Mention the words ‘The Self Preservation Society’ and many people will immediately start singing the song from the end of a certain film. The Italian job was the longest car advertisement in history featuring the three Minis in red, white and blue carrying out the heist of the century against the Mafia in Turin.
Matthew Field wrote a book about the film nearly two decades ago. That in itself was impressive but he has now produced the definitive extended history of the film in his new tome aptly titled The Self Preservation Society.
People either fit into the category of loving the film or having it pass them by. It is often said that if you can remember the 1960s you probably weren’t there and the film perfectly catches the buzz of swinging London in 1967. Michael Caine’s portrayal of Charlie Croker is classic and Noel Coward in one of his last film roles is brilliant as underworld kingpin Mr Bridger . Of course the heroes of the film are the Minis and this book covers in depth just how Rémy Julienne and his team carried out the amazing stunts. It is mind-boggling to think that this is all pre-CGI and consequently when you see a mini flying from one rooftop to another it is really doing it.
Some interesting facts come to light in Matthew Field’s book, not least that Paramount Studios considered Robert Redford for the Croker role which would of course have made it a very different movie. One of the 60s icons was a pirate radio DJ called Simon Dee who played a cameo role as a very camp tailor and it transpires that this portrayal was the inspiration for Michael Myers when he created his Austin Powers character. One of the most quoted lines in the film wasn’t written into the script as such. Indeed it was Caine himself who improvised the famous line: “you’re only supposed to blow the bloody doors off”.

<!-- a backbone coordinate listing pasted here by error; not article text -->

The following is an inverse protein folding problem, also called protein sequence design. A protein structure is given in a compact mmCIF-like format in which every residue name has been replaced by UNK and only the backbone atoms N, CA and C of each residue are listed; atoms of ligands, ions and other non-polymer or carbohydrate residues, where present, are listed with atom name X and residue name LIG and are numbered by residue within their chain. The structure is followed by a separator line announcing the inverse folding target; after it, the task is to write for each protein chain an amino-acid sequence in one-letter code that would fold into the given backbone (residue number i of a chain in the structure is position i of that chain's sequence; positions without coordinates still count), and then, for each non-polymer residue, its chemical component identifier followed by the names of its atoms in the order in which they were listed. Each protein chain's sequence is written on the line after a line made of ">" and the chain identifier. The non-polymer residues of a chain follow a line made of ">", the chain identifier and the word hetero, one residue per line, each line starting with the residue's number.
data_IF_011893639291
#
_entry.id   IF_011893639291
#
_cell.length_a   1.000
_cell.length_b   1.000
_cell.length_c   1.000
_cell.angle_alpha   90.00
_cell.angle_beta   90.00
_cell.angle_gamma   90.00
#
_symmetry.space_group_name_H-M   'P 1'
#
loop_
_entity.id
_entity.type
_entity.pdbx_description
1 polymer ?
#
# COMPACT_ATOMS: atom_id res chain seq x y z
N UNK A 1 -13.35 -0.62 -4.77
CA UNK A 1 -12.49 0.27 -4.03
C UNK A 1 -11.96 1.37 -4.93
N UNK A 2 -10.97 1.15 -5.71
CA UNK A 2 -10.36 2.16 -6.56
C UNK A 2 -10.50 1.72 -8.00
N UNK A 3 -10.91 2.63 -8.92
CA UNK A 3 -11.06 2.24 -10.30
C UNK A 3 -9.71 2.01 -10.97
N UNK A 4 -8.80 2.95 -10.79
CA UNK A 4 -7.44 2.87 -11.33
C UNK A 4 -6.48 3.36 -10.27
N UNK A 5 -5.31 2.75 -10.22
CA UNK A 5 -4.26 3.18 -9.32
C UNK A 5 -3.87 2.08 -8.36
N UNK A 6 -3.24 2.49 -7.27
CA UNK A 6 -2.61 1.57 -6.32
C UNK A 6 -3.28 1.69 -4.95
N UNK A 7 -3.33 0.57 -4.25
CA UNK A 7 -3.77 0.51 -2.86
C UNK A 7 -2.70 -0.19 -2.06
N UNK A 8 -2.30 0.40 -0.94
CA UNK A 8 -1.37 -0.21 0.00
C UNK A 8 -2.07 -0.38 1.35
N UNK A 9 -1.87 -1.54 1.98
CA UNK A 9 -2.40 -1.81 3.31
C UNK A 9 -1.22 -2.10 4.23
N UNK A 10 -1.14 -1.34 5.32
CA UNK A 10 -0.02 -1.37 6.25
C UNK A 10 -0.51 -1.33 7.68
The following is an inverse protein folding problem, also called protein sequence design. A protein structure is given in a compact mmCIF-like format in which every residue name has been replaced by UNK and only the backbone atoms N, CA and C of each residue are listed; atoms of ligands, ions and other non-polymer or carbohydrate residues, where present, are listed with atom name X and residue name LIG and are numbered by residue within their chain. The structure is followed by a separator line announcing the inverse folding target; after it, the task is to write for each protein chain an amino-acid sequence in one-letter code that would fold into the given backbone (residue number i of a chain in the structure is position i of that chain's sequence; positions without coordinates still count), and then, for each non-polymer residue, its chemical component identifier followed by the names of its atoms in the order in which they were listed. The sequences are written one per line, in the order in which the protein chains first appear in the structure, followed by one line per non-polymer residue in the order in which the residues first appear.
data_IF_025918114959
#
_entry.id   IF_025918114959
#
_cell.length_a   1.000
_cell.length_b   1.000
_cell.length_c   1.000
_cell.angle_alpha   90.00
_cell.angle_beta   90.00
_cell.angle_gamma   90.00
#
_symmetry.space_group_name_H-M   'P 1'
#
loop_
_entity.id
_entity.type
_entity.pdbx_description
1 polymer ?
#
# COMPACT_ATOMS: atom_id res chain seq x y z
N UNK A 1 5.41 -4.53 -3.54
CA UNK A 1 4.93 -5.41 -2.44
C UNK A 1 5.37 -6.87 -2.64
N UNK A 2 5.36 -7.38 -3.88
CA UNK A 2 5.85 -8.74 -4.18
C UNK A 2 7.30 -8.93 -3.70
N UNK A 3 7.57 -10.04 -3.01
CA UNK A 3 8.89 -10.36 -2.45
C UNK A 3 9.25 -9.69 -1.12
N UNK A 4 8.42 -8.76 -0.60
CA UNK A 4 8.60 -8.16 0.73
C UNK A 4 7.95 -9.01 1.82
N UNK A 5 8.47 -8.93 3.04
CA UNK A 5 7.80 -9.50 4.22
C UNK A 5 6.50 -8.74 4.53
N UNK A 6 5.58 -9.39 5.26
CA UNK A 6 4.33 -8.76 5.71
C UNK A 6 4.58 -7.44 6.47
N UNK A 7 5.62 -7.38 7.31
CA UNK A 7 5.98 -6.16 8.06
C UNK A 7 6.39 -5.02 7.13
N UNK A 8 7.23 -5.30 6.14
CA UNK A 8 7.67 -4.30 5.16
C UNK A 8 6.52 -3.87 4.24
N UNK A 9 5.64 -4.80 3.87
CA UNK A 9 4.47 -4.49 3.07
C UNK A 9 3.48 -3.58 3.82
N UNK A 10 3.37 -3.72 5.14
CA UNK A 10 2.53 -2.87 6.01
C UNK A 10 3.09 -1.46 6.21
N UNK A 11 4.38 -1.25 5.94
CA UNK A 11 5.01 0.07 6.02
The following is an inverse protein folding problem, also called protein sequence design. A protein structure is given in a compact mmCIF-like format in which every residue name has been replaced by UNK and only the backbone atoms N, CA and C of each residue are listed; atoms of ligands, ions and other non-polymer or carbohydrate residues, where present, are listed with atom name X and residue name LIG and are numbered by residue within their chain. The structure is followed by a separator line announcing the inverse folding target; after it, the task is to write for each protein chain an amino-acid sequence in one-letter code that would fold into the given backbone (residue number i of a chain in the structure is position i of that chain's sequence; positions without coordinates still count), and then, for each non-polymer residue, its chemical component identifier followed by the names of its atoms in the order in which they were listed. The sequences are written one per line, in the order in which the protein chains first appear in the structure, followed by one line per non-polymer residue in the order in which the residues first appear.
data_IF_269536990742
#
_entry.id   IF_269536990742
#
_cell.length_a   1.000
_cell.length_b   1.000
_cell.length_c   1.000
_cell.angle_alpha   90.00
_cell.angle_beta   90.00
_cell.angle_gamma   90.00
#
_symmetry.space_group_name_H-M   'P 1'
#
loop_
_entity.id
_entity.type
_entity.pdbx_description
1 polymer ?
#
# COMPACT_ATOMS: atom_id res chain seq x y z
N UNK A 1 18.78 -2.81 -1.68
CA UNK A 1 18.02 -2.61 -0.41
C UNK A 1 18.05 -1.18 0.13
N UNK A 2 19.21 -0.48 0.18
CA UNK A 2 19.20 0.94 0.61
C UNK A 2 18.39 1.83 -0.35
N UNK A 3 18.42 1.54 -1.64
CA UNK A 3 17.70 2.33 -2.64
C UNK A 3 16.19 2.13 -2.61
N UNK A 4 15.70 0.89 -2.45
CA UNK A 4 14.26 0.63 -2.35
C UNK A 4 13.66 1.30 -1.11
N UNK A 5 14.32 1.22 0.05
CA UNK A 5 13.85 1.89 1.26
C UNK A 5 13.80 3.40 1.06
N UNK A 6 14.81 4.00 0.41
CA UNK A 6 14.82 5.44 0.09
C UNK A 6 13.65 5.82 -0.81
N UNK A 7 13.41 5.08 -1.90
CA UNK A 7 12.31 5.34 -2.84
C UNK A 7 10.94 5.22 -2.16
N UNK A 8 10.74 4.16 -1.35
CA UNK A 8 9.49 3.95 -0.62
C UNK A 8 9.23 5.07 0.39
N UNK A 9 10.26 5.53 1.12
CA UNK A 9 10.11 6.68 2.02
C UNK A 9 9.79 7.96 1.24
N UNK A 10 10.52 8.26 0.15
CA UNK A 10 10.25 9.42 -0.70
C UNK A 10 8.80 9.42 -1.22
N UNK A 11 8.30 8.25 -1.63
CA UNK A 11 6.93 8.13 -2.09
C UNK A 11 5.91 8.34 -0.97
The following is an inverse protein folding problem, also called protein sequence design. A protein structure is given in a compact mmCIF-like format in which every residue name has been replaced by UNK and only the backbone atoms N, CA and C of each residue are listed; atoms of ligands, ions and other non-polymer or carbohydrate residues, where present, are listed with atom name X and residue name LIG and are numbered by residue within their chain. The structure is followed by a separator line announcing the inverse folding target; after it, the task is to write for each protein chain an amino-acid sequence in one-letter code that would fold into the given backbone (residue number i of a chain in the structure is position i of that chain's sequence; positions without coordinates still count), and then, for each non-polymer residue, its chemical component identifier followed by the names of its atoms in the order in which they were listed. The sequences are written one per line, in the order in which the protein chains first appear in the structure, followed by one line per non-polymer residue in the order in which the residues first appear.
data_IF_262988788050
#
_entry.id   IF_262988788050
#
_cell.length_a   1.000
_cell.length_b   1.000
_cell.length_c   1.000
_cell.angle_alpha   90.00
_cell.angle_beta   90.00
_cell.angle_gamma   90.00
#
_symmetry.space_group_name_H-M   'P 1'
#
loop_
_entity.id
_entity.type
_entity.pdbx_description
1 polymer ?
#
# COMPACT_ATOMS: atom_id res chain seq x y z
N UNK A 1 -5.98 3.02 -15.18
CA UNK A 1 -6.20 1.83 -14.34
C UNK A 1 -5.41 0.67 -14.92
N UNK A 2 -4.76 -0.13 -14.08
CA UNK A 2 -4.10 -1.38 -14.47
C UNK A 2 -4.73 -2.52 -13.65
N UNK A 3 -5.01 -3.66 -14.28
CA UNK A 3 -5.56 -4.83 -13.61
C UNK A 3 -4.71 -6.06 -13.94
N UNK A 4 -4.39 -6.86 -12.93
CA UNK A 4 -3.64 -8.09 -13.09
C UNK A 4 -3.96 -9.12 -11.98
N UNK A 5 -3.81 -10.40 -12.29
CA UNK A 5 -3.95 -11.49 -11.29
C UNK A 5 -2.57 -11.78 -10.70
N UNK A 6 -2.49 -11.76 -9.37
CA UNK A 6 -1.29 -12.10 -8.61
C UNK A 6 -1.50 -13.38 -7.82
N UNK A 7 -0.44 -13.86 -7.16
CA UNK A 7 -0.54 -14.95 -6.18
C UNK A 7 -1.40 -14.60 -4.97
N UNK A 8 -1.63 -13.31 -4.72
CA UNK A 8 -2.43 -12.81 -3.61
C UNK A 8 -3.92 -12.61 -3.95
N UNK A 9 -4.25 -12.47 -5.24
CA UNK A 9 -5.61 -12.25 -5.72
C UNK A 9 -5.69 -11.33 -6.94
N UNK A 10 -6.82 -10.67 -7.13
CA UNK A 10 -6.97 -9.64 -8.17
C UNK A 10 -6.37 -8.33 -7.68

For most people who love cars one of the interesting pieces is about just what happened to those halo cars after the event. It seems there are no Minis left because that the ones that weren't destroyed during filming or thrown down the Italian mountainside simply didn't make it back to the UK. However extensive research has shown that the Aston Martin, the Jaguar E Type and the Lamborghini Muira all still exist . Indeed publisher Philip Porter is not only a great fan of the film himself but has also restored and still owns the Jaguar E type 848CRY which appears in the opening scene of the film.
Field’s research, however, is not just academic he has spoken in depth with all the surviving members of the cast and production team and they give interesting insights into some of the challenges they faced. Interestingly Noel Coward at the twilight of his career had trouble remembering his lines and consequently the film had to be shot in very small sections to allow him to deliver a line at a time.
Bearing in mind the Italian Job’s cult status it was not a hit when it first came out and indeed Maggie Bly who plays Michael Caine’s long-suffering girlfriend Lorna, was not aware of the movie’s cult status until she was interviewed for the book. the whole cheeky-chappy cockney vibe did not resonate in the US and the film is largely unknown to a wider audience on that side of the Atlantic. There is fleeting reference at the back of the book to the woeful 2003 remake starring Matt Damon which did no justice to the original and was not a commercial success. This book is fun and reflects completely the feel good vibe of the original film. By the end of it you will be humming the tune as well.
The book is available direct from Porter Press priced at £45 (with a Collector’s Edition at £90) here: Porter Press
Watch Michael Caine’s intro here: Michael Caine
See the original trailer (this is a ‘must’!) here: The Italian Job Trailer